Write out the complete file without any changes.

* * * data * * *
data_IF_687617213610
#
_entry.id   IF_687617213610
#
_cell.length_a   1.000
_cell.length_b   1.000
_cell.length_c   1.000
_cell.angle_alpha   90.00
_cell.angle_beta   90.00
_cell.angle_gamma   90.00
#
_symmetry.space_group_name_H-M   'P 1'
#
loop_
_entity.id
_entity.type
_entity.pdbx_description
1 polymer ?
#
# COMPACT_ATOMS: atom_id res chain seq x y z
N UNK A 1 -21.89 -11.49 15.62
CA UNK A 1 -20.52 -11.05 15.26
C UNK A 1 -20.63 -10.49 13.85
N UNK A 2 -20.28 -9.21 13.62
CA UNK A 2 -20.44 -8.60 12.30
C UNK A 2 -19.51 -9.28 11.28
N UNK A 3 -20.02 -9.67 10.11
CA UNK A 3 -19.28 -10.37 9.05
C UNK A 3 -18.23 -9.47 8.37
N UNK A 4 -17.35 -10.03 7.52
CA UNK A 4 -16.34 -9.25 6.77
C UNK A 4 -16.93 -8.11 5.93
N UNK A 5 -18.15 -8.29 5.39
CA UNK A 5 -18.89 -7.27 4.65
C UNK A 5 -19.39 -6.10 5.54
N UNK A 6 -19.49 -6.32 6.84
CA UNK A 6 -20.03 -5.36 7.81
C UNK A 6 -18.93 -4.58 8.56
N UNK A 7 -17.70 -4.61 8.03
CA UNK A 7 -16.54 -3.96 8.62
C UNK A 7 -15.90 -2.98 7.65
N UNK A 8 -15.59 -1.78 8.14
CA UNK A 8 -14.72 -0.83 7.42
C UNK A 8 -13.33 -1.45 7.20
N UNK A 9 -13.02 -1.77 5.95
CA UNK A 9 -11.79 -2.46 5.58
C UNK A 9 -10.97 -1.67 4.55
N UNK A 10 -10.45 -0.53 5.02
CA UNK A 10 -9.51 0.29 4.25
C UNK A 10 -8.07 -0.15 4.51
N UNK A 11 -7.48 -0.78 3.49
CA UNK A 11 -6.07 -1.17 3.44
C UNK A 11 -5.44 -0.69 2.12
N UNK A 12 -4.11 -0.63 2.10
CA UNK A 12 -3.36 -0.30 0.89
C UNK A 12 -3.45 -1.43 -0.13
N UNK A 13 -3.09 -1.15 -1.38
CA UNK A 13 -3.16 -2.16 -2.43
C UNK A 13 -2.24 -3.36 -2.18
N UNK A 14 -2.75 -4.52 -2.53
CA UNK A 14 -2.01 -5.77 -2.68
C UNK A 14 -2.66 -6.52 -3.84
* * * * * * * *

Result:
data_IF_687617213610
#
_entry.id   IF_687617213610
#
_cell.length_a   1.000
_cell.length_b   1.000
_cell.length_c   1.000
_cell.angle_alpha   90.00
_cell.angle_beta   90.00
_cell.angle_gamma   90.00
#
_symmetry.space_group_name_H-M   'P 1'
#
loop_
_entity.id
_entity.type
_entity.pdbx_description
1 polymer ?
#
# COMPACT_ATOMS: atom_id res chain seq x y z
N UNK A 1 -21.89 -11.49 15.62
CA UNK A 1 -20.52 -11.05 15.26
C UNK A 1 -20.63 -10.49 13.85
N UNK A 2 -20.28 -9.21 13.62
CA UNK A 2 -20.44 -8.60 12.30
C UNK A 2 -19.51 -9.28 11.28
N UNK A 3 -20.02 -9.67 10.11
CA UNK A 3 -19.28 -10.37 9.05
C UNK A 3 -18.23 -9.47 8.37
N UNK A 4 -17.35 -10.03 7.52
CA UNK A 4 -16.34 -9.25 6.77
C UNK A 4 -16.93 -8.11 5.93
N UNK A 5 -18.15 -8.29 5.39
CA UNK A 5 -18.89 -7.27 4.65
C UNK A 5 -19.39 -6.10 5.54
N UNK A 6 -19.49 -6.32 6.84
CA UNK A 6 -20.03 -5.36 7.81
C UNK A 6 -18.93 -4.58 8.56
N UNK A 7 -17.70 -4.61 8.03
CA UNK A 7 -16.54 -3.96 8.62
C UNK A 7 -15.90 -2.98 7.65
N UNK A 8 -15.59 -1.78 8.14
CA UNK A 8 -14.72 -0.83 7.42
C UNK A 8 -13.33 -1.45 7.20
N UNK A 9 -13.02 -1.77 5.95
CA UNK A 9 -11.79 -2.46 5.58
C UNK A 9 -10.97 -1.67 4.55
N UNK A 10 -10.45 -0.53 5.02
CA UNK A 10 -9.51 0.29 4.25
C UNK A 10 -8.07 -0.15 4.51
N UNK A 11 -7.48 -0.78 3.49
CA UNK A 11 -6.07 -1.17 3.44
C UNK A 11 -5.44 -0.69 2.12
N UNK A 12 -4.11 -0.63 2.10
CA UNK A 12 -3.36 -0.30 0.89
C UNK A 12 -3.45 -1.43 -0.13
N UNK A 13 -3.09 -1.15 -1.38
CA UNK A 13 -3.16 -2.16 -2.43
C UNK A 13 -2.24 -3.36 -2.18
N UNK A 14 -2.75 -4.52 -2.53
CA UNK A 14 -2.01 -5.77 -2.68
C UNK A 14 -2.66 -6.52 -3.84